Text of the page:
Brooklyn Book Festival: Middle Grade Panel

Those of you considering Middle Grade writing (like I sometimes do) will enjoy these highlights from the panel "A Blues for Middle Grade" at the Brooklyn Book Festival.  The authors offered a great introduction to the middle grade audience.  Here are some of my favorite tidbits:

R.J. Palacio (Wonder) had this to say about middle graders:  they are "toddling back and forth between being little kids and believing everything they are told and being a teenager and being skeptical." 

Wendy Mass (The Candymakers) shared middle graders "spend so much time thinking about what others think of you - you forget to figure out who you are."

Adam Gidwitz (A Tale Dark & Grimm) remembers "how difficult it was to be who you wanted to be."  He could identify what it meant to be cool, but he couldn't control his actions enough to develop into that person.

Sheela Chari (Vanished) said during middle grade "You really start to come up with your own solutions."

R.J. noted that starting "In middle school you get known for stuff."  She discussed how her MC needed to get a new duffel bag before the class trip so he wasn't the kid who liked Star Wars.

Sheela remembered in middle school there were "ways to measure your social value - like the friendship pins on Keds."

Paul, Adam, Wendy, R.J., Sheela

The moderator Paul Acampora (Rachel Spinelli Punched Me in the Face) asked:  Children have such limited experiences - why talk about them?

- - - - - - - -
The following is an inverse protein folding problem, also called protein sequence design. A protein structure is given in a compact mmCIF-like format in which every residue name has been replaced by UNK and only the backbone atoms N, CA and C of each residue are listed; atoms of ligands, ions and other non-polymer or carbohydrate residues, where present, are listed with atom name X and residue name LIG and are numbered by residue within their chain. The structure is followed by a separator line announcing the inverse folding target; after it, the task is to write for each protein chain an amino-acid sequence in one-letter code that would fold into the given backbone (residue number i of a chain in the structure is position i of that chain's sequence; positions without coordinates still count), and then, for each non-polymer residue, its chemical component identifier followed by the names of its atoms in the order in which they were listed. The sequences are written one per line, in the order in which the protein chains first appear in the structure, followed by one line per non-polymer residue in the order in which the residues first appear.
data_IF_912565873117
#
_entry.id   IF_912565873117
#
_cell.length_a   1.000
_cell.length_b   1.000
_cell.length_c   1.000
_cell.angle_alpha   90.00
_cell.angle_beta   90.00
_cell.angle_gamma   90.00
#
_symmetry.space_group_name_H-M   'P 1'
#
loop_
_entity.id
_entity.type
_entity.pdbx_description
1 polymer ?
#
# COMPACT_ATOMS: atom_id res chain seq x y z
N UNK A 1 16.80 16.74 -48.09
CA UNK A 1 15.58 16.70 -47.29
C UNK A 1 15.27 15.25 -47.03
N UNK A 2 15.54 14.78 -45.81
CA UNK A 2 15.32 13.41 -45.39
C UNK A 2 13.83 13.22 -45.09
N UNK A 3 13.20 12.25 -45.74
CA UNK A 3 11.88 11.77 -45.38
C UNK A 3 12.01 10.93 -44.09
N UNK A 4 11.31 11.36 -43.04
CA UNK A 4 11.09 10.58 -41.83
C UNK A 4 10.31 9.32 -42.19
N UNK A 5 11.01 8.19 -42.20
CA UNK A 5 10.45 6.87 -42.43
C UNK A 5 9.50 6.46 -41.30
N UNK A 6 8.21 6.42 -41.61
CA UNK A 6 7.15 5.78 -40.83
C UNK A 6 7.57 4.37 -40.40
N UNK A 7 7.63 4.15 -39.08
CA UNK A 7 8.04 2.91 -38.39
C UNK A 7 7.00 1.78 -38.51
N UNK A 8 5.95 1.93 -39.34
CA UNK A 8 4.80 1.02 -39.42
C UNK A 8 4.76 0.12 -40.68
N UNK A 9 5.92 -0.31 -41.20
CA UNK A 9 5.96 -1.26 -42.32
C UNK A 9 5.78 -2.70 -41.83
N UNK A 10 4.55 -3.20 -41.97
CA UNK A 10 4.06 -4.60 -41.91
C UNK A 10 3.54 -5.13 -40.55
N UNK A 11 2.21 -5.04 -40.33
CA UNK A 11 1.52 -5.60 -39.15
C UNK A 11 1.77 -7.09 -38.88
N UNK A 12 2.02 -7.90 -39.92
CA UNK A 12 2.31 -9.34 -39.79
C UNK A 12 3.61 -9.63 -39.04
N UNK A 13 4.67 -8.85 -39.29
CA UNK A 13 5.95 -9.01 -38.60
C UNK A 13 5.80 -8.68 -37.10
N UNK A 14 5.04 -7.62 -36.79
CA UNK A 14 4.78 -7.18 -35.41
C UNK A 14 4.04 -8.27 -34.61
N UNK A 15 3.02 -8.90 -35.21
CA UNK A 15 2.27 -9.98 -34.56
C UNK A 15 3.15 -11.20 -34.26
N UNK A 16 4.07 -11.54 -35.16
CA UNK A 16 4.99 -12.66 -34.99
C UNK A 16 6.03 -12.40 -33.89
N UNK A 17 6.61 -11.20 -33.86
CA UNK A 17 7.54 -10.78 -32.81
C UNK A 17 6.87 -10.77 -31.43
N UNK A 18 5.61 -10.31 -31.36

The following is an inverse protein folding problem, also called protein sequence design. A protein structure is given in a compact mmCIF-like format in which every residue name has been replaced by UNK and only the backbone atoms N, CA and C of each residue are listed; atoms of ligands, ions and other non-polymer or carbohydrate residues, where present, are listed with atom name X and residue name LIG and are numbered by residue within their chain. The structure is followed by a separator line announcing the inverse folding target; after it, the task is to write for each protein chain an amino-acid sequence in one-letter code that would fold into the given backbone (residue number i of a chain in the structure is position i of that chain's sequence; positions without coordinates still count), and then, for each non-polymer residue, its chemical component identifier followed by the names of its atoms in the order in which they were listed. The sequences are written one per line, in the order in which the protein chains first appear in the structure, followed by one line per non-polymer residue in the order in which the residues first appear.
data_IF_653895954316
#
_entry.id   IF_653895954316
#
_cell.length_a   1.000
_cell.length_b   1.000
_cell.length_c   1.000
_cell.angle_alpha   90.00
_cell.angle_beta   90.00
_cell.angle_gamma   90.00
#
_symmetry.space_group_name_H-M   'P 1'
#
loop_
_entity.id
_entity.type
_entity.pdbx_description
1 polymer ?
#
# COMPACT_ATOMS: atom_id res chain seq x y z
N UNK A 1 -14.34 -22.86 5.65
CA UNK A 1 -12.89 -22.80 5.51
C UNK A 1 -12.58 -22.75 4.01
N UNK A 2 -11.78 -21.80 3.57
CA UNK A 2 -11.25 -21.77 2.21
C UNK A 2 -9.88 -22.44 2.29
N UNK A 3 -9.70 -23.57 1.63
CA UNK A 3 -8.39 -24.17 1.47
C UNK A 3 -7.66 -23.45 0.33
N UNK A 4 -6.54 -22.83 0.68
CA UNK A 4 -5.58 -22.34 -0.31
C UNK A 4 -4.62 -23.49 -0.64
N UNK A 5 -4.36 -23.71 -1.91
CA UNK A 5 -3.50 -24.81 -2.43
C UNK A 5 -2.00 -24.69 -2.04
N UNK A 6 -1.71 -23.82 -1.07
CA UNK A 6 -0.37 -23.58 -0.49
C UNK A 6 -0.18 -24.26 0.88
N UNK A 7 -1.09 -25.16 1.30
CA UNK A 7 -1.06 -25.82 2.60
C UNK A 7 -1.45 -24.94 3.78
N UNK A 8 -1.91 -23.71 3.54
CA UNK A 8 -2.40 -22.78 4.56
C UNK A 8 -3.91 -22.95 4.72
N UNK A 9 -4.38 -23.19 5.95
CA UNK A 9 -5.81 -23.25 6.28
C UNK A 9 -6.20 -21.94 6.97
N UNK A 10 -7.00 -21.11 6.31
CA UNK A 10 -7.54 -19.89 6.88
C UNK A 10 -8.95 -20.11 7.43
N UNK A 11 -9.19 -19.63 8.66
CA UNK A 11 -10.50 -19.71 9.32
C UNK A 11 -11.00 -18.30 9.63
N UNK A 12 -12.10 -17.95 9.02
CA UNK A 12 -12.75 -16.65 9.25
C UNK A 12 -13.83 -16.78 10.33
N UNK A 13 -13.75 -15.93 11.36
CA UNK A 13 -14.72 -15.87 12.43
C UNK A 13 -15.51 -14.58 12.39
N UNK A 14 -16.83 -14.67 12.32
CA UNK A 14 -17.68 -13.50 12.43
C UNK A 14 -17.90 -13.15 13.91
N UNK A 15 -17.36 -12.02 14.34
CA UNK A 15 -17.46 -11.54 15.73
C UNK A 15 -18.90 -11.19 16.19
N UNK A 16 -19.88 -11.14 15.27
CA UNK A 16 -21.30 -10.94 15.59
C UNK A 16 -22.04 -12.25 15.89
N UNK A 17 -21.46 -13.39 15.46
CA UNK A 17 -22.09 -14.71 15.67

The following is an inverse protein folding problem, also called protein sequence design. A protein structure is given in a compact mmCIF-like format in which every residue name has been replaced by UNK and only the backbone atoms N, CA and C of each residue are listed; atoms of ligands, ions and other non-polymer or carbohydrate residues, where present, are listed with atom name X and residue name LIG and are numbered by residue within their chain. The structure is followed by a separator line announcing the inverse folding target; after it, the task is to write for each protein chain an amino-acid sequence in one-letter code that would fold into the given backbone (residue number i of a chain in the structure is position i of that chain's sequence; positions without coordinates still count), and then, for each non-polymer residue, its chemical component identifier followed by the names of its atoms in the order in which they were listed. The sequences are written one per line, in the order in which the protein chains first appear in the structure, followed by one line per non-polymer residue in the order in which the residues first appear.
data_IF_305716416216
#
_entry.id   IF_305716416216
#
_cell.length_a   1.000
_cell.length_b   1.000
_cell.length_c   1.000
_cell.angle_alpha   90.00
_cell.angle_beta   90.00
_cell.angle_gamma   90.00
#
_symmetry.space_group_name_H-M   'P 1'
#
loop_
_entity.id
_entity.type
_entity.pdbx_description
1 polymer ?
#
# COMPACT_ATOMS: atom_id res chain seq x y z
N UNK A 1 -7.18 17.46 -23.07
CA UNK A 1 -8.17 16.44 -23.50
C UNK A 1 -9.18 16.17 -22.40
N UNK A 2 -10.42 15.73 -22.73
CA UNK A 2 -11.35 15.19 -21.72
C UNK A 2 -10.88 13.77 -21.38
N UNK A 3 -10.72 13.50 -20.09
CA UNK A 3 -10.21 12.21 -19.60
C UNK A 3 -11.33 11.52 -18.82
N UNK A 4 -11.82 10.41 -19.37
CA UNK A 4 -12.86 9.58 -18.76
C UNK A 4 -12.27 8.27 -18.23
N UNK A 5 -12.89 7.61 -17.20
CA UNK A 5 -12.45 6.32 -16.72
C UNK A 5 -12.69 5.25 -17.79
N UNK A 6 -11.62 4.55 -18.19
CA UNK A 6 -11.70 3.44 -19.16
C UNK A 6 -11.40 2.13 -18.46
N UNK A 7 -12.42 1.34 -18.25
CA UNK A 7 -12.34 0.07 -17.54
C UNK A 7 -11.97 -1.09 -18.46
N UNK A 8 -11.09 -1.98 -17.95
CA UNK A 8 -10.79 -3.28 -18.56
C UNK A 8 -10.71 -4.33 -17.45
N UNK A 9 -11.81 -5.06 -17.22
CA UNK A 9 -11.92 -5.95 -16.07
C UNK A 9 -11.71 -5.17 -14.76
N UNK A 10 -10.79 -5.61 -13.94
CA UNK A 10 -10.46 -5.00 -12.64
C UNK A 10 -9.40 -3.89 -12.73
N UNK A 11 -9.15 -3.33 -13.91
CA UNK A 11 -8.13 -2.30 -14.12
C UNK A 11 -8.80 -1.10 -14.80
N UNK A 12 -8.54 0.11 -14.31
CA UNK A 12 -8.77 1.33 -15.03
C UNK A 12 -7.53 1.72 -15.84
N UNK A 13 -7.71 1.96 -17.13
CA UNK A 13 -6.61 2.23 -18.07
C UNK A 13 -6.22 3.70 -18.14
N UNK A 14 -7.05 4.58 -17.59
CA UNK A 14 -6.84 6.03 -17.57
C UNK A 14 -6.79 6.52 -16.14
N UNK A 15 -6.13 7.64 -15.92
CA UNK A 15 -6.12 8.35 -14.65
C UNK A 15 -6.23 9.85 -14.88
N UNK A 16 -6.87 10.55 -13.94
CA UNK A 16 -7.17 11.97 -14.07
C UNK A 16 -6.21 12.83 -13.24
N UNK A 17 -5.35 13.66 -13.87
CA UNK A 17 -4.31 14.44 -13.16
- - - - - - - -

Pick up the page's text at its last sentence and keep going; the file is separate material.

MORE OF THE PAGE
Adam: Kids want to talk about issues that are serious.  They aren't jaded yet like their parents.  You can address the deepest issues straight up with them. 

Sheela: When things happen, adults look at it through the lens of experience.  Kids are living in the now.  Books can help them figure out what's going on right now. 

R.J.:  Kids share these universal experiences of feeling like an outsider or having kids laughing at you behind your backs.

The questions from the middle graders in the audience were amazing - each child was poised, spoke clearly in the microphone and addressed their question to a particular author.   

A young lady in the audience asked the tough question: why do books always come out hard cover before paperback?  Adam covered the fact that lots of people are involved in the process and those costs have to be recouped.  Wendy added the hard covers are necessary for libraries. 

From this experience I learned to never underestimate the middle grader.  Why do you think it's important to write about middle grade?


  1. Thanks for sharing these gems! The highlights are great at helping me think like a middle grader. I have this strong notion, Laura, that you would be wonderful at writing mid-grade. I am not just saying this. Your humor which shines in your blog is proof. My son would love to read one of your books. He likes your kind of humor and style of writing (not that he's read your blog- I just know what he likes).

    1. Thanks Romelle! I do totally like boogers and bad jokes and other things middle graders like. I got to tell you though, these middle graders are literary geniuses. They know what they are reading and they will tell you what they like about it!

  2. I'm not a middle grade writer, but I sure would've like to have seen this. Great recap!

    1. It was so good. Adam Gidwitz was hilarious! His blog has some of the same funny stories, but his facial expressions when he relates his childhood are killer. He must be great at school visits.


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